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State v. Profita

New Jersey Supreme Court

Decided: September 28, 1934.


On error to the Passaic Quarter Sessions.

For the plaintiffs in error, Minturn & Weinberger, Chandless, Weller & Selser and John W. Griggs.

For the defendant in error, James D. Carpenter, Jr., and Michael Shershin.

Before Brogan, Chief Justice, and Justices Parker and Bodine.


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The opinion of the court was delivered by

BODINE, J. The defendants were convicted of conspiracy. A plea of not guilty was withdrawn in order that a motion might be made to quash the indictment. The motion was denied. The clerk of the court, however, did not reinstate the plea. Notwithstanding, the jury was drawn and the case proceeded with the observation of every formality. Motions for a directed verdict were denied, both at the close of the

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state's case and at the close of the entire case. Counsel summed up in the usual manner and the jury was charged. There is nothing to suggest that there was not an issue which the court was trying in a most solemn and legal manner, in accordance with the settled practice in our courts.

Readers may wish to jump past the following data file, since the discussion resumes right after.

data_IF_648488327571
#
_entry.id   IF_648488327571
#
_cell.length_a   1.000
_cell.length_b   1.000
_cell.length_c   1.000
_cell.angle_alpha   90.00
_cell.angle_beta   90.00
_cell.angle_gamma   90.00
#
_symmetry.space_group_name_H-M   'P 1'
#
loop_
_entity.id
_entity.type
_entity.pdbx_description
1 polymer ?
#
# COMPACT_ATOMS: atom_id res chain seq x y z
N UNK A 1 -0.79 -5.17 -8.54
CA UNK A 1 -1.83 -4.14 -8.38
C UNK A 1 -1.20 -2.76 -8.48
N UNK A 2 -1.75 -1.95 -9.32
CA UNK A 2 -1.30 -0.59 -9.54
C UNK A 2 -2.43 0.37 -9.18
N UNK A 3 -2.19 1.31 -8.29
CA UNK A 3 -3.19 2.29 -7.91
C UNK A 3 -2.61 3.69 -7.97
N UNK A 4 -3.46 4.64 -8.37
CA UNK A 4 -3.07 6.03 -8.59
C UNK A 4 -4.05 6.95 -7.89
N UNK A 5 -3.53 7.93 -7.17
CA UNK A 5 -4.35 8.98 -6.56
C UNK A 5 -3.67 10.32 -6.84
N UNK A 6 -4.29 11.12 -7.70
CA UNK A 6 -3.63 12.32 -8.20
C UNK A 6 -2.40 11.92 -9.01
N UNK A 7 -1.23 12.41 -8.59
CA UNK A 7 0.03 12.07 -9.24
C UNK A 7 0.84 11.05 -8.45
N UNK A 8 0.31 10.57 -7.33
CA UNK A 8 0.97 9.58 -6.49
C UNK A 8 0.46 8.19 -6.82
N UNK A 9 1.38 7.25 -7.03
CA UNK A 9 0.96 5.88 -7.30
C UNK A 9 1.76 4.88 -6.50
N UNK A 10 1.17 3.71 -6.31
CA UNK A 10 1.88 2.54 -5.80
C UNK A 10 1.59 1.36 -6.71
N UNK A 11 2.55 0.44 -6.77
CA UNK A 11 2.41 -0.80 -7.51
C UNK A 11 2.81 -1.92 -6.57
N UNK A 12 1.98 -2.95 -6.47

The failure to reinstate the plea of not guilty is urged first as a ground of reversal. Defendants rely upon the cases of State v. Brennan, 83 N.J.L. 12, and State v. Acton, 109 Id. 34. The Court of Errors and Appeals by failing to approve discountenanced the rule in the Brennan case. 110 Id. 449. It is noteworthy that in the Acton case the state did not appear in the Supreme Court. It is, therefore, apparent that the question was never fully argued. We view the question distinctly open in this court, as well as in the Court of Errors and Appeals. In the case of State v. Berrian, 22 Id. 9, 30, it was said: "In Harris' case (2 Cro. 502), upon an indictment for nuisance the record was removed, after conviction, into the King's Bench by certiorari: on examination of the record, it appeared that no issue was joined, and so the verdict was without issue. The court, upon motion, ordered it to be amended, by the insertion of the similiter; for it was but matter of course, and by intendment was omitted in the entry by default of the clerk."